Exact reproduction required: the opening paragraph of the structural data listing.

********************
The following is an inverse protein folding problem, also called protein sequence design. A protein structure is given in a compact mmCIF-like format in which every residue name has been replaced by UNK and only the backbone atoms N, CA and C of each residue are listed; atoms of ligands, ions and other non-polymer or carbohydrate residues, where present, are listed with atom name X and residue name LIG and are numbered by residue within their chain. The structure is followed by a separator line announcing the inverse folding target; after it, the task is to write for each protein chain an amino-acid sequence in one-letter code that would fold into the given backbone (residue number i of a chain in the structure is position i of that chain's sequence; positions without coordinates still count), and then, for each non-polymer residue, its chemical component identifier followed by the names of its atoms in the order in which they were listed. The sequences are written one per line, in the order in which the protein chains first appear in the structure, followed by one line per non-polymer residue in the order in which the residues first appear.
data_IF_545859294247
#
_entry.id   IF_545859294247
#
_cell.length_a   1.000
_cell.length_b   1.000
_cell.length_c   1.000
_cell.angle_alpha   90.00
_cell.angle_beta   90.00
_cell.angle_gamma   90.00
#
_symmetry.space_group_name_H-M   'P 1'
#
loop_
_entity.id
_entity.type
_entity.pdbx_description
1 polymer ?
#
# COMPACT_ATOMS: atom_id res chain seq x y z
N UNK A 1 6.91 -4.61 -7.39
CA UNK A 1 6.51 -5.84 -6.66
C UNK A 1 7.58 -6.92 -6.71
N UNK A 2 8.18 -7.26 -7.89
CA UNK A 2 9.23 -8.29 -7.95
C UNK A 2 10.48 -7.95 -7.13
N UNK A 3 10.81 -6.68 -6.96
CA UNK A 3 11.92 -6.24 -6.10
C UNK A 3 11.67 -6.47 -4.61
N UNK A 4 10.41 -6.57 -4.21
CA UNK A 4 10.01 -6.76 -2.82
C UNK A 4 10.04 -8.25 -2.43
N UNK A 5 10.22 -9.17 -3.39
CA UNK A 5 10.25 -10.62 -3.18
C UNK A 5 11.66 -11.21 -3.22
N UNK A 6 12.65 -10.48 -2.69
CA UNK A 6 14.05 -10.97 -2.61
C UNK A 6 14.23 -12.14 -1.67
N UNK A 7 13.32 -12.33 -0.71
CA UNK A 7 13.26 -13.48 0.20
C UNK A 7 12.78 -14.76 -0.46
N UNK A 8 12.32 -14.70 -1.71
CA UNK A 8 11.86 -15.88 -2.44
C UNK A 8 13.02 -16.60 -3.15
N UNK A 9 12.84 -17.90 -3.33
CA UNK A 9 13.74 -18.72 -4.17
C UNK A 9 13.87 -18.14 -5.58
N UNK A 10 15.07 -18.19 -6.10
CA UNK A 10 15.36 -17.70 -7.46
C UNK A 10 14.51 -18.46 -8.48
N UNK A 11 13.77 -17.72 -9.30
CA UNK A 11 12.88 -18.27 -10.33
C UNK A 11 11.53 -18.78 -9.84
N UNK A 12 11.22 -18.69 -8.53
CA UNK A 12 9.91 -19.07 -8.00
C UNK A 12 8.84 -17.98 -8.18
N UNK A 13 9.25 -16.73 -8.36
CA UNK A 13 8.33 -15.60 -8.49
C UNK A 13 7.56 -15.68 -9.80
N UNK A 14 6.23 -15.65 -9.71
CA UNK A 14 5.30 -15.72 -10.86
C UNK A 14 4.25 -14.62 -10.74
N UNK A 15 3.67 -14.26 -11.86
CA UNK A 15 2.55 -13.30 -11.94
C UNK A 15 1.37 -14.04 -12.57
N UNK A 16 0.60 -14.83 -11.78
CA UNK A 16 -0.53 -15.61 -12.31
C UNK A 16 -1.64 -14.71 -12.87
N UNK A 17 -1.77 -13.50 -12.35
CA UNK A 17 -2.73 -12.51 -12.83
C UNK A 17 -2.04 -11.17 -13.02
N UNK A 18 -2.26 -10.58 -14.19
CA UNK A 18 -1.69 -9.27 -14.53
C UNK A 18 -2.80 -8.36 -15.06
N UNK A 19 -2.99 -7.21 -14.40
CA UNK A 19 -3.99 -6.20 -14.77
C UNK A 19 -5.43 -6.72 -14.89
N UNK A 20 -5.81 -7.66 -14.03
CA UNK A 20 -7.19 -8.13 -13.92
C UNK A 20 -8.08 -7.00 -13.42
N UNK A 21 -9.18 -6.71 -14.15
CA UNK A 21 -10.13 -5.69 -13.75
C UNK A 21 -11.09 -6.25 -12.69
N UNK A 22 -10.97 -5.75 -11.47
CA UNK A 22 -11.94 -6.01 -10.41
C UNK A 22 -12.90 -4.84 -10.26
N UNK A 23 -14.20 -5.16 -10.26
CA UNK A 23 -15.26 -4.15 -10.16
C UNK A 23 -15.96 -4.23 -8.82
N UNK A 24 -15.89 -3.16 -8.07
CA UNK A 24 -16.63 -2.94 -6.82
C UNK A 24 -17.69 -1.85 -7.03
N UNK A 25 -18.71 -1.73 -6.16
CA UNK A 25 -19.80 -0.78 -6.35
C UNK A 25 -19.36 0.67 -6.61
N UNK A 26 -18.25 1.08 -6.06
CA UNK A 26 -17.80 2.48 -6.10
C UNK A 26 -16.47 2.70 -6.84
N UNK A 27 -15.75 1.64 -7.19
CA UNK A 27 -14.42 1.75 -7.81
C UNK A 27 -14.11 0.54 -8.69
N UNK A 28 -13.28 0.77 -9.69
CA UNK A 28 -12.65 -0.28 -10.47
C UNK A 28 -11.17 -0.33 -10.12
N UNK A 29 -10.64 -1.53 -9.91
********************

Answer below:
The following is an inverse protein folding problem, also called protein sequence design. A protein structure is given in a compact mmCIF-like format in which every residue name has been replaced by UNK and only the backbone atoms N, CA and C of each residue are listed; atoms of ligands, ions and other non-polymer or carbohydrate residues, where present, are listed with atom name X and residue name LIG and are numbered by residue within their chain. The structure is followed by a separator line announcing the inverse folding target; after it, the task is to write for each protein chain an amino-acid sequence in one-letter code that would fold into the given backbone (residue number i of a chain in the structure is position i of that chain's sequence; positions without coordinates still count), and then, for each non-polymer residue, its chemical component identifier followed by the names of its atoms in the order in which they were listed. The sequences are written one per line, in the order in which the protein chains first appear in the structure, followed by one line per non-polymer residue in the order in which the residues first appear.